Tex US TN-84-2 53.64 55.47 1.83 3.33 Silicified quartz gabbro, 1% asp – po. Composite of 2 samples.
Tex US TN-84-3 68.28 70.41 2.13 1.27 Quartz gabbro. Po and asp as fracture-fillings. Composite of 3 samples.
Tex US TN-84-6 2.13 3.96 1.83 1.13 Quartz gabbro. Composite of 2 samples.
42.06 43.13 1.07 1.65 Quartz gabbro. Blue quartz stringer with 1% po and asp.
62.48 63.40 0.92 11.01 Quartz gabbro. 1 cm qtz-calcite stringer with 1% po and asp.
Tex US TN-86-1 5.24 6.13 0.89 13.03 Weakly silicified diorite. 1 – 2% asp.
12.98 14.81 1.83 1.37 Weakly silicified diorite. 1 – 2% po – asp.
28.99 31.12 2.13 5.93 Silicified diorite. Thin qtz veins, 1 – 3% – asp.
57.06 58.22 1.16 2.06 Silicified diorite. Qtz stringers, 1 – 7% asp – po.
81.26 82.78 1.52 1.37 Moderately to weakly sheared. Tr asp, po.
Tex US TN-86-2 22.68 27.34 4.66 3.89 Locally silicified diorite. 1 – 2% asp and trace po. Composite of 5 samples.
28.74 30.88 2.14 1.57 Locally silicified diorite. Quartz veins, locally 15 – 20% asp. Composite of 2 samples.
33.56 35.66 2.10 1.87 Locally silicified diorite. Quartz veining, 2 to 10% asp – po as fracture-fillings. Composite of 2 samples.
37.34 41.45 4.11 1.80 Locally silicified diorite. 3 cm quartz-biotite vein with 2 – 4% pyrrhotite. Composite of 3 samples.
60.05 62.33 2.28 3.61 Silicified diorite. Thin quartz veins, 1 – 2% asp – po. Composite of 2 samples.
72.18 74.16 1.98 2.22 Diorite. Quartz veins, 7 – 10% asp and tr – 1% po. Composite of 2 samples.
74.98 76.90 1.92 2.06 Silicified diorite. Trace sufides. Composite of 2 samples.
Power NK-8703 31.94 34.50 2.56 2.06 Mafic volcanics. 0.43m qtz-ankerite vein with VG, and minor po. Composite of 3 samples (includes 7.20 g/t over 0.43m).
Power NK-8707 24.99 26.52 1.53 12.34 Garnetiferous oxide-facies iron formation. 24 cm quartz vein with VG.
94.49 96.01 1.52 1.13 Garnetiferous oxide-facies iron formation.
Santa Maria NK-8802 17.47 18.78 1.31 2.23 Brecciated oxide facies iron formation, 2 – 15% po, tr – 7% asp, tr cp. Composite of 3 samples.
Santa Maria NK-8810 63.49 64.98 1.49 1.85 Interbedded pelitic sediments and oxide facies iron formation, 1 – 10% po, trace py and cp.

Geological Setting and Mineralization


The Property is underlain by rocks of the Forester Lake Belt, at the southeastern end of the North Caribou Belt (Talbot, 1996). The Belt forms a sinuous, open 'Z' configuration with an east-southeasterly strike (see Figure below). The age of the Belt is between 2980 and 2871 Ma (Thurston et al., 1991).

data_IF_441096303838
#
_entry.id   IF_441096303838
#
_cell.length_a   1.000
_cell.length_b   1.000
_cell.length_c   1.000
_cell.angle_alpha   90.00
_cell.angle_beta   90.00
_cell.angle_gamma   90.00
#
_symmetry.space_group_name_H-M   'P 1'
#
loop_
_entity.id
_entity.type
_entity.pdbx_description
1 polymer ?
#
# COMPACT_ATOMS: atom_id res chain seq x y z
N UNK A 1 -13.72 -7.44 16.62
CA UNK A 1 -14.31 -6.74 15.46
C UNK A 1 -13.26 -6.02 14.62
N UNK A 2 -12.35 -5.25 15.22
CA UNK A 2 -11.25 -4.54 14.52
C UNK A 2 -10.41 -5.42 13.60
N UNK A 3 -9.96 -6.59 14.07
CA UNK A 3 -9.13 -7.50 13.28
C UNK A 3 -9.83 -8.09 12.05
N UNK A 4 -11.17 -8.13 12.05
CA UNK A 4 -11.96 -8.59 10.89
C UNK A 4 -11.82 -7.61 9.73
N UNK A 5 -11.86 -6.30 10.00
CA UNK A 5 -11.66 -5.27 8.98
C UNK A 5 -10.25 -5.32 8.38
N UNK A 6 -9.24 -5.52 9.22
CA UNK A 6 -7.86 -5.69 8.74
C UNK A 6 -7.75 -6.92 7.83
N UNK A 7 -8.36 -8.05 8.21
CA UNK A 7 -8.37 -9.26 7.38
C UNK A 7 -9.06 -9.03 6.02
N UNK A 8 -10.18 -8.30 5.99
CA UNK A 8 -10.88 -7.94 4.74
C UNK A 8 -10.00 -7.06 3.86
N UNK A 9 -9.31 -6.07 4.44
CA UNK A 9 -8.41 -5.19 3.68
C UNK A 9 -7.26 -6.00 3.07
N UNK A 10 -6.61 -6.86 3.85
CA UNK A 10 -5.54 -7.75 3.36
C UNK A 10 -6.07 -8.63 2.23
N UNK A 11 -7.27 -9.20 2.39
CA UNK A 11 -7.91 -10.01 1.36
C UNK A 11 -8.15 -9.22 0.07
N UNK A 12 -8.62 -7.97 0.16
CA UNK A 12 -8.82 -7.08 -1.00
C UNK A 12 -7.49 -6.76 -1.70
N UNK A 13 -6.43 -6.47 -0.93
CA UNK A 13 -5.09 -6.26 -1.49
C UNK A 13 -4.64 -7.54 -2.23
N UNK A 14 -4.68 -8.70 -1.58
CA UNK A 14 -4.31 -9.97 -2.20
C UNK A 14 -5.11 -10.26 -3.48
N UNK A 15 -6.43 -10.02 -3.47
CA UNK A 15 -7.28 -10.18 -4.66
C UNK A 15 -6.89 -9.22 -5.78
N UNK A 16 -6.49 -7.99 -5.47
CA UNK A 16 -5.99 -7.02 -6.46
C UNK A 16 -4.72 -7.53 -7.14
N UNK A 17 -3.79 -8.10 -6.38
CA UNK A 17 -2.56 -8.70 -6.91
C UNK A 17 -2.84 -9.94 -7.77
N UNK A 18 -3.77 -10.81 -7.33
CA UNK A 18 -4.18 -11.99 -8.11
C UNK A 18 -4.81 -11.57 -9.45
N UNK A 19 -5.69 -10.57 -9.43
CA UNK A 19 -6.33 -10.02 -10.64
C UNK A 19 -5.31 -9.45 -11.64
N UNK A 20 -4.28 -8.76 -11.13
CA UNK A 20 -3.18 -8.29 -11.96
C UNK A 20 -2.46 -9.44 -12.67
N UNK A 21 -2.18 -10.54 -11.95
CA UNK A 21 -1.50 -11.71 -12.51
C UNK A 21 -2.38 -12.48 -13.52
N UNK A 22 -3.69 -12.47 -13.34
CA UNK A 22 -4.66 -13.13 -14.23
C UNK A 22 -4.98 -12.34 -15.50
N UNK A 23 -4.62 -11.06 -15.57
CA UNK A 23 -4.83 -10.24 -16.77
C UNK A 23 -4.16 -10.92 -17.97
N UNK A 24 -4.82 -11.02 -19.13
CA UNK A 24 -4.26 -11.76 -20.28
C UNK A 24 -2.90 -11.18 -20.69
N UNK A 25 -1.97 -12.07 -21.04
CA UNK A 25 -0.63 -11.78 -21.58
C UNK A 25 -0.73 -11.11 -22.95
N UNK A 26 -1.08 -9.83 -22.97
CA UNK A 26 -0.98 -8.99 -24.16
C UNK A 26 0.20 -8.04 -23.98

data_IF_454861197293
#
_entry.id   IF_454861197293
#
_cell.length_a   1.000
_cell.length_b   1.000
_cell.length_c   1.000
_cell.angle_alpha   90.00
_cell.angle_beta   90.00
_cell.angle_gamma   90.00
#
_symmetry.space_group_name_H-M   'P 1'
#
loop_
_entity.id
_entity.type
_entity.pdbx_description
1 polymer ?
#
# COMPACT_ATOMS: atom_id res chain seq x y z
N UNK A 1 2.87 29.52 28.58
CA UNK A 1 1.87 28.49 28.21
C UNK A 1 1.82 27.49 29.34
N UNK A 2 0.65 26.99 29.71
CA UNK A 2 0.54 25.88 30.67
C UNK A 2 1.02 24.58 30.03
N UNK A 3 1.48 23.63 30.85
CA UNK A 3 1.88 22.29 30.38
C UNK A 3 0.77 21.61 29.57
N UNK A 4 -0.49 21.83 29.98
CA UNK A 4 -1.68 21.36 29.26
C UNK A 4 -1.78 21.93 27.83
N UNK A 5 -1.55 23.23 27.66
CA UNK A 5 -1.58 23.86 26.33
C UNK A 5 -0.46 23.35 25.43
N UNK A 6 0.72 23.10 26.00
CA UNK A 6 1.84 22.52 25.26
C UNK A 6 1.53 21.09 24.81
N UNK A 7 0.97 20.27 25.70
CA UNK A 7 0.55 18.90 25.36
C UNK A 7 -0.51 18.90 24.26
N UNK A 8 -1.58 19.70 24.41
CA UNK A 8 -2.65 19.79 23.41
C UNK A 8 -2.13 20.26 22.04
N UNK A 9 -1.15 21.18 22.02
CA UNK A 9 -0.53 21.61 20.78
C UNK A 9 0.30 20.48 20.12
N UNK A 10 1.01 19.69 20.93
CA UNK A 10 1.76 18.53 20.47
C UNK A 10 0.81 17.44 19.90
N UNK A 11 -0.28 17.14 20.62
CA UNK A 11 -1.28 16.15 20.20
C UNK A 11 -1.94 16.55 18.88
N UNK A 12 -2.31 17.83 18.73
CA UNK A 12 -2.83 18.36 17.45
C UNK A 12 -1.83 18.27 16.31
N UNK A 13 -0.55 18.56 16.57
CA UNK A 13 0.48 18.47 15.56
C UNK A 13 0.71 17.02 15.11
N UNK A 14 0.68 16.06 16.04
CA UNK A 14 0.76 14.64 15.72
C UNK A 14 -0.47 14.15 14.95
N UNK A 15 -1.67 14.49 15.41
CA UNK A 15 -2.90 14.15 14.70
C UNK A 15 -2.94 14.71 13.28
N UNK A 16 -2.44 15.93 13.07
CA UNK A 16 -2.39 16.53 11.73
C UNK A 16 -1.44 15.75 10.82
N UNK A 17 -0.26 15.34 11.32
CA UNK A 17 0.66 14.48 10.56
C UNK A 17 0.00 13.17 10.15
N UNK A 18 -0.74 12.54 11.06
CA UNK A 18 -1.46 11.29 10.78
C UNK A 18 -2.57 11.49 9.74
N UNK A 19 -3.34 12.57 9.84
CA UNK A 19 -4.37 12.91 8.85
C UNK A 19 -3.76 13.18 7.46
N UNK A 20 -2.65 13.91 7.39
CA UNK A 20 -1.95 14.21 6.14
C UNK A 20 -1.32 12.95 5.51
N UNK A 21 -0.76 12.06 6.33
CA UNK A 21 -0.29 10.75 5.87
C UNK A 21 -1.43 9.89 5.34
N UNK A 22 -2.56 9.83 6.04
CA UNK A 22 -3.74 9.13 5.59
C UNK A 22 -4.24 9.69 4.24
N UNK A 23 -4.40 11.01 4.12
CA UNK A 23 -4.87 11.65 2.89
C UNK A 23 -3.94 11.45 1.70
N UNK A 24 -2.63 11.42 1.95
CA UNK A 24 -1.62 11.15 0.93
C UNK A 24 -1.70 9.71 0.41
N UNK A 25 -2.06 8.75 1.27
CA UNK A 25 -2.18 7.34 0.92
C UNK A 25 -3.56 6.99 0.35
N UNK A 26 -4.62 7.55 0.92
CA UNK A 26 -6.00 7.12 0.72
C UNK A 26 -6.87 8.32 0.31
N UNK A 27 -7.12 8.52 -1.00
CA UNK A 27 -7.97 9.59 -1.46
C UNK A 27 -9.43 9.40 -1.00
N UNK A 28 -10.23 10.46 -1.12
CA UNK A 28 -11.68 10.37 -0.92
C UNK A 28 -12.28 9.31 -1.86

The volcanic-sedimentary complex of the North Caribou belt has been folded into a syncline, with a thick clastic sedimentary core (Breaks et al., 1985). The sediments are underlain by mafic volcanic flows, which form an outer rim of the sequence.

Talbot (1996) describes the geology of the Forester Lake belt as follows:
Figure 3: Regional Geology and Position of Forester Lake property within the North Caribou Belt.
Figure 3: Regional Geology and Position of Forester Lake property within the North Caribou Belt.
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"The clastic sedimentary rocks...dominate the northern half of the Forester Lake portion of the belt (Breaks et al., 1985). These rocks include arkose, siltstone and greywacke (Hodge & Corkery, 1986). Underlying this sequence is the Forester-Neawagank Metavolcanics, consisting primarily of mafic to intermediate volcanics and intercalated clastic sediments and iron formation. Iron formation is associated with pelitic sediments occurring within the mafic volcanics. Mafic, ultramafic and felsic intrusions have also been reported (Timoshenko & Corkery, 1989). Supracrustal rocks in the Neawagank area are bounded to the SW and SE by the tonalitic North Caribou Batholith, and to the north by massive to gneissic tonalitic intrusive rocks. Like the rest of the North Caribou Greenstone Belt, the Forester Lake area has been metamorphosed to amphibolite facies and is dominated by a near E-W foliation."

The Property itself is mainly underlain by mafic volcanic flows, which lie along the southern margin of the Forester Lake Belt. Clastic sediments of the central part of the belt occur in along the northern and eastern margins of the eastern part of the property. Sulphide- and oxide-facies iron formation horizons, as well as thin clastic and chemical sedimentary beds, are intercalated with the mafic volcanics. A west-northwesterly striking mafic (quartz gabbro, diorite) intrusion cuts sediments and volcanics at the eastern end of the property. Minor felsic and mafic intrusions cut older rocks.

The volcanic package forms an anticline, the axis of which strikes northeast in the eastern part of the property and northwest in the western part. This, along with repetitions and interference folds observed in the iron formation (which are well-defined by magnetics, see Figure 5, below) suggest a structural complexity that is not well understood due to the lack of outcrop exposure over much of the property.
Figure 4: General Geology of Forester Lake Belt and eastern portion of North Caribou Belt.
Figure 4: General Geology of Forester Lake Belt and eastern portion of North Caribou Belt.
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Figure 5: Forester Lake property, airborne magnetics (after Benton Resources, 2009). A: Total Field, B: Vertical Derivative.